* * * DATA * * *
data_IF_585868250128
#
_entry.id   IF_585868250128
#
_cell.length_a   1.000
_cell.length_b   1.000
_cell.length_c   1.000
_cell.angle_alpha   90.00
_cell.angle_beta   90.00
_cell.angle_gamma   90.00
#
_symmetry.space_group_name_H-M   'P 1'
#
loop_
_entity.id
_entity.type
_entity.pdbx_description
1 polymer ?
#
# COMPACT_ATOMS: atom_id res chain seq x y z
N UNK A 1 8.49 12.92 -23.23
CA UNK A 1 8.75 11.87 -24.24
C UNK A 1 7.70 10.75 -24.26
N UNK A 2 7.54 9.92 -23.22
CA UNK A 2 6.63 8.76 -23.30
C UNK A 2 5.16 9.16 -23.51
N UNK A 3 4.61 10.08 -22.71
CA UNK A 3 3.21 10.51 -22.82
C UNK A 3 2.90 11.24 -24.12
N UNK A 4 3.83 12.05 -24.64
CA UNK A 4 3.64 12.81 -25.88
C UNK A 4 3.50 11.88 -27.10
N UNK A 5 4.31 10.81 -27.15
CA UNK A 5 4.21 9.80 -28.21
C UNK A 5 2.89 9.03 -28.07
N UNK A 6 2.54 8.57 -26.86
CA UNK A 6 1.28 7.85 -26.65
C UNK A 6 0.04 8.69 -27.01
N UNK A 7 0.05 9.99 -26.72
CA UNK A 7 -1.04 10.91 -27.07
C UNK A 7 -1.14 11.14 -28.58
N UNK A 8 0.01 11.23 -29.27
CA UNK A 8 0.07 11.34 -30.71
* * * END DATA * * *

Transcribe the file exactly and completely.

data_IF_585868250128
#
_entry.id   IF_585868250128
#
_cell.length_a   1.000
_cell.length_b   1.000
_cell.length_c   1.000
_cell.angle_alpha   90.00
_cell.angle_beta   90.00
_cell.angle_gamma   90.00
#
_symmetry.space_group_name_H-M   'P 1'
#
loop_
_entity.id
_entity.type
_entity.pdbx_description
1 polymer ?
#
# COMPACT_ATOMS: atom_id res chain seq x y z
N UNK A 1 8.49 12.92 -23.23
CA UNK A 1 8.75 11.87 -24.24
C UNK A 1 7.70 10.75 -24.26
N UNK A 2 7.54 9.92 -23.22
CA UNK A 2 6.63 8.76 -23.30
C UNK A 2 5.16 9.16 -23.51
N UNK A 3 4.61 10.08 -22.71
CA UNK A 3 3.21 10.51 -22.82
C UNK A 3 2.90 11.24 -24.12
N UNK A 4 3.83 12.05 -24.64
CA UNK A 4 3.64 12.81 -25.88
C UNK A 4 3.50 11.88 -27.10
N UNK A 5 4.31 10.81 -27.15
CA UNK A 5 4.21 9.80 -28.21
C UNK A 5 2.89 9.03 -28.07
N UNK A 6 2.54 8.57 -26.86
CA UNK A 6 1.28 7.85 -26.65
C UNK A 6 0.04 8.69 -27.01
N UNK A 7 0.05 9.99 -26.72
CA UNK A 7 -1.04 10.91 -27.07
C UNK A 7 -1.14 11.14 -28.58
N UNK A 8 0.01 11.23 -29.27
CA UNK A 8 0.07 11.34 -30.71